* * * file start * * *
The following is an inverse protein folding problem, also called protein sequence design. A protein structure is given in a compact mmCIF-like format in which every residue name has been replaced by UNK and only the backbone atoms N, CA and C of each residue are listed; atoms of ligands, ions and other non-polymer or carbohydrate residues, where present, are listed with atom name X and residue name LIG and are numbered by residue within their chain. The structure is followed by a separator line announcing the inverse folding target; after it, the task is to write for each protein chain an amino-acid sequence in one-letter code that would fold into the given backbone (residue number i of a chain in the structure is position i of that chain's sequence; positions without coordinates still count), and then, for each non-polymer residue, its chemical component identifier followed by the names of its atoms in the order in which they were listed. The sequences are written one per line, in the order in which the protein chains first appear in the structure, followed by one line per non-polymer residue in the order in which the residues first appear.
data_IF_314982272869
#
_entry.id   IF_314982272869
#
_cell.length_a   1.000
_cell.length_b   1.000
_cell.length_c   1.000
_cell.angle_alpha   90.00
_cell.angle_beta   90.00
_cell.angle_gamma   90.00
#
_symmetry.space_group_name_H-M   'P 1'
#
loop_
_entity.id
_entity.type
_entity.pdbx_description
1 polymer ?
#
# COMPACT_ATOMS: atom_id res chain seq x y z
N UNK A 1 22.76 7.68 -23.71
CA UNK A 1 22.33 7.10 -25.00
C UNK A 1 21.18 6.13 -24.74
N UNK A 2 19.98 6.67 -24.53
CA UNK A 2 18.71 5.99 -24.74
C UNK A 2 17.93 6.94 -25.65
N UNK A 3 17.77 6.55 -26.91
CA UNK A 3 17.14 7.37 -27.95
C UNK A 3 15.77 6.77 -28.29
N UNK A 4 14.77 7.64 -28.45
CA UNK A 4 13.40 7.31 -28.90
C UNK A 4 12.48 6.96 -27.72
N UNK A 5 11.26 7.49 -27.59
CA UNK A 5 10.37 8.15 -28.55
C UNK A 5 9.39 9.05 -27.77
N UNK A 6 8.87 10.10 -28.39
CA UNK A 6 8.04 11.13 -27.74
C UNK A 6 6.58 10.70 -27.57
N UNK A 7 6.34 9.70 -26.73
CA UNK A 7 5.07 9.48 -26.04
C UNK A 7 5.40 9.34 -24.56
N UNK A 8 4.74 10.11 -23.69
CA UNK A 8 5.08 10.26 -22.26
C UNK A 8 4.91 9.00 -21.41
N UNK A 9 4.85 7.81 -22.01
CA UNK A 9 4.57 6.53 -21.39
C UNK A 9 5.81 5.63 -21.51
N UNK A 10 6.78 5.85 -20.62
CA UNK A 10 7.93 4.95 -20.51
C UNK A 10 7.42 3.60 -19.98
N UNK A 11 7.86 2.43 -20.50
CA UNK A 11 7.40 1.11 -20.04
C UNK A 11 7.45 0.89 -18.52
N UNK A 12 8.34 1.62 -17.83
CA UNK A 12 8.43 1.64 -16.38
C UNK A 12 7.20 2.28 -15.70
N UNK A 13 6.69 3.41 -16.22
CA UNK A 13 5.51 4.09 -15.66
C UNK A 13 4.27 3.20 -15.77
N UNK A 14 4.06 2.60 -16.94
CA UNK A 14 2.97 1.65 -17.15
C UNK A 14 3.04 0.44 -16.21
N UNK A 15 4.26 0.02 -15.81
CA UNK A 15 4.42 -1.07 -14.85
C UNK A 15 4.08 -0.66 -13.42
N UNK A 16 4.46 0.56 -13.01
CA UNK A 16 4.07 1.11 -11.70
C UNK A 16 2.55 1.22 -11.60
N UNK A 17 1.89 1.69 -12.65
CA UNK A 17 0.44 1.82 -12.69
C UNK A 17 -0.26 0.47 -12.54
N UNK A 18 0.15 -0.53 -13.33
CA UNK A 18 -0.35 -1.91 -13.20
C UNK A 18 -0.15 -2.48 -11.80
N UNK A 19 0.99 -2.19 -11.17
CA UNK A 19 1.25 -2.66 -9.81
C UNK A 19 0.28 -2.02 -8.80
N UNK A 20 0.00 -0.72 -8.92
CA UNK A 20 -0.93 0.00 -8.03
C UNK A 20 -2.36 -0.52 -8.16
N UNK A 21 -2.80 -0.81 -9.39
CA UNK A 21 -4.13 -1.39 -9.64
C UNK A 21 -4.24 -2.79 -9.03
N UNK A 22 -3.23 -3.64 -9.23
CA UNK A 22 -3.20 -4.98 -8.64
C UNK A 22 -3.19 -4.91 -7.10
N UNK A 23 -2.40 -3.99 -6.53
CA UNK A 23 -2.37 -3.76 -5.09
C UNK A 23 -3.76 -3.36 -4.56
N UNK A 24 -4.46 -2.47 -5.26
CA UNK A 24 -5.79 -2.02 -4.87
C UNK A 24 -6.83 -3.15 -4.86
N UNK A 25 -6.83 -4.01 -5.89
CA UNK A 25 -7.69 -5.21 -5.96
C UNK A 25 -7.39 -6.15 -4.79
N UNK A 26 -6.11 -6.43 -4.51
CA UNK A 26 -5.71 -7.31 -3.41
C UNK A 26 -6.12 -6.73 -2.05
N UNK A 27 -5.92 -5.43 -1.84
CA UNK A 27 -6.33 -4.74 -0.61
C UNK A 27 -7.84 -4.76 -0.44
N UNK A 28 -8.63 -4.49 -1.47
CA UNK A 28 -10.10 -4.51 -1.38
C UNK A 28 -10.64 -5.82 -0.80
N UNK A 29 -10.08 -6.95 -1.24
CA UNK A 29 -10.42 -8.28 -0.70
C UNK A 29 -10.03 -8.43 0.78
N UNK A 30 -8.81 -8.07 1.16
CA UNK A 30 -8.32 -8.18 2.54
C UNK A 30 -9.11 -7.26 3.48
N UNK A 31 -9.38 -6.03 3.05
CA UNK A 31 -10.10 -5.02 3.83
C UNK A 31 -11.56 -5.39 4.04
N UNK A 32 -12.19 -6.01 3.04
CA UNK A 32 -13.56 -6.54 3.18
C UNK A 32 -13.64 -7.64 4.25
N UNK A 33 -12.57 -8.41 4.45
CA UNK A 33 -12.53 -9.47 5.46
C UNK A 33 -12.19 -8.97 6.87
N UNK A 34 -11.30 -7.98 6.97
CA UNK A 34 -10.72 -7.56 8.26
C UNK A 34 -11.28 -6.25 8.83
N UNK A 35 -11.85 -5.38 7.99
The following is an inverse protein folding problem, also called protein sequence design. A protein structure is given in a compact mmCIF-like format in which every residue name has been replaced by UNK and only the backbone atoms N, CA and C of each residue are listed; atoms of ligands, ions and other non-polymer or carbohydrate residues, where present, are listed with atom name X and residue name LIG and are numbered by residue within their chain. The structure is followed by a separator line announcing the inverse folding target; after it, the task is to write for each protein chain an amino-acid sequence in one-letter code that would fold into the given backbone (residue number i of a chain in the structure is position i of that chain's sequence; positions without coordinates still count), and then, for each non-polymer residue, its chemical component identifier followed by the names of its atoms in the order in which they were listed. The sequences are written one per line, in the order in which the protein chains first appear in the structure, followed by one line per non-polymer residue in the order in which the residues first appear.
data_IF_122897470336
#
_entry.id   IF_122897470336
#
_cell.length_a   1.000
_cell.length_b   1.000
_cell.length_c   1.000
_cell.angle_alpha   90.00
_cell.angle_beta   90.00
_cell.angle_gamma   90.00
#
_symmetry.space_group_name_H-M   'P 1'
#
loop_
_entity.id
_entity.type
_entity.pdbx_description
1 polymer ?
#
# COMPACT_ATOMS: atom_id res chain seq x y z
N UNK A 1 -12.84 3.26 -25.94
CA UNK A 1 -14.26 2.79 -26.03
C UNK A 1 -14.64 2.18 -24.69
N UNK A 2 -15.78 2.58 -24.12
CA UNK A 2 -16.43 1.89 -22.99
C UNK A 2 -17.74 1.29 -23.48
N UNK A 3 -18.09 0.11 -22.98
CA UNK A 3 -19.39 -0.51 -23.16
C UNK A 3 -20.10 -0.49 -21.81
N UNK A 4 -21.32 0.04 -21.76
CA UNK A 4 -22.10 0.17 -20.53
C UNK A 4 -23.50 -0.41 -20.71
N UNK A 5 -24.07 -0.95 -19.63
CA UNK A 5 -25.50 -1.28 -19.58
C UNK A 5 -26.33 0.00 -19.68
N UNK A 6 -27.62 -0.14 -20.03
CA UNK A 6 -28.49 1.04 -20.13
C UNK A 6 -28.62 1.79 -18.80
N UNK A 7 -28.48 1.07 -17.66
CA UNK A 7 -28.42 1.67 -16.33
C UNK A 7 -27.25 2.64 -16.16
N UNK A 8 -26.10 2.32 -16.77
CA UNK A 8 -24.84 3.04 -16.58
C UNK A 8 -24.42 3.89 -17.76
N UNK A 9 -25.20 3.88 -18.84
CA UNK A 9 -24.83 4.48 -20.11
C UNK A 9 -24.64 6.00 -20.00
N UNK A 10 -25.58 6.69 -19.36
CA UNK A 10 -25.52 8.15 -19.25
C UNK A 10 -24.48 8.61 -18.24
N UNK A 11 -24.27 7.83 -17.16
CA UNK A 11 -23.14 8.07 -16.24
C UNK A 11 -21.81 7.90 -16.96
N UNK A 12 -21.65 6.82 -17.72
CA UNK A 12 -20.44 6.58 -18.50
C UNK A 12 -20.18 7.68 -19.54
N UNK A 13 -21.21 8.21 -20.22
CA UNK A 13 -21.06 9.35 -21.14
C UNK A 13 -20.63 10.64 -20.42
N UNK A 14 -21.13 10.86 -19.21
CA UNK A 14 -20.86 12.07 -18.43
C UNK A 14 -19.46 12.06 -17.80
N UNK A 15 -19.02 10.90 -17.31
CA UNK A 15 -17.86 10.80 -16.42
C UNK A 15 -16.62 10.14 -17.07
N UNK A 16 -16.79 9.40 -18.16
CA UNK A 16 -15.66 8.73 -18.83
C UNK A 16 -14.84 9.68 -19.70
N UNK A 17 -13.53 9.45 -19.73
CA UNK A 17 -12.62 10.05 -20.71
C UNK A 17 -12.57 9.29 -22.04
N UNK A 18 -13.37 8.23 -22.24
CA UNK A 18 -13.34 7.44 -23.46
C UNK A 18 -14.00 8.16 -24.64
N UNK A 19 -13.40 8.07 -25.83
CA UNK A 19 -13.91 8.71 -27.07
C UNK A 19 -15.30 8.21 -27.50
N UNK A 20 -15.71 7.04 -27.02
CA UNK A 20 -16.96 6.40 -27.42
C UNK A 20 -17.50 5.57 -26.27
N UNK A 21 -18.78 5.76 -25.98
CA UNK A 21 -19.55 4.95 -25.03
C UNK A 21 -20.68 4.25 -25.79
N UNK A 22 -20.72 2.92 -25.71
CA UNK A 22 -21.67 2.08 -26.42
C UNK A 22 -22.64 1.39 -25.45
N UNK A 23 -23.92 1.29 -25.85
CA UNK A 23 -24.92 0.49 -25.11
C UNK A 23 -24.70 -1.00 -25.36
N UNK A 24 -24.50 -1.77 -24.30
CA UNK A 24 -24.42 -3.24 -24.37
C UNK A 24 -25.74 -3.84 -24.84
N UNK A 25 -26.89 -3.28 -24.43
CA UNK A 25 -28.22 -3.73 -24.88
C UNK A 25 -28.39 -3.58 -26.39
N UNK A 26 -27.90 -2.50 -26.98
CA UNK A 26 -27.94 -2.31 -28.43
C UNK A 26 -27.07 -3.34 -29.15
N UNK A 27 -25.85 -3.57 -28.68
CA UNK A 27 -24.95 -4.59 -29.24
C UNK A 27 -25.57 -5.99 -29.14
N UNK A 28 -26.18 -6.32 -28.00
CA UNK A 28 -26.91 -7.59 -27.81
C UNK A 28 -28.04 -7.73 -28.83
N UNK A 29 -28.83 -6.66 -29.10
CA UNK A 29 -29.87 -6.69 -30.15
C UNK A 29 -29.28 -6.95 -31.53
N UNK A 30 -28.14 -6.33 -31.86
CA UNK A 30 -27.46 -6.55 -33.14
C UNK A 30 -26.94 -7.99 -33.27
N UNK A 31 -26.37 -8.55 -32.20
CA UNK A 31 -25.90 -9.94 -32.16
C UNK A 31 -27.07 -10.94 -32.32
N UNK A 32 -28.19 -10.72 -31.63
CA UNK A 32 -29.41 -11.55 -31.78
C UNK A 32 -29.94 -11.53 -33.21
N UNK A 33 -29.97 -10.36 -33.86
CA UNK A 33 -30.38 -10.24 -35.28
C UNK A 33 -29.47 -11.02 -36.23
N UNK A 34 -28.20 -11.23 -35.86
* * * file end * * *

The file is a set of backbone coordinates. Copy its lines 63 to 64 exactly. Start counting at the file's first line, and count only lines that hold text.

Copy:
C UNK A 14 3.04 0.44 -16.21
N UNK A 15 4.26 0.02 -15.81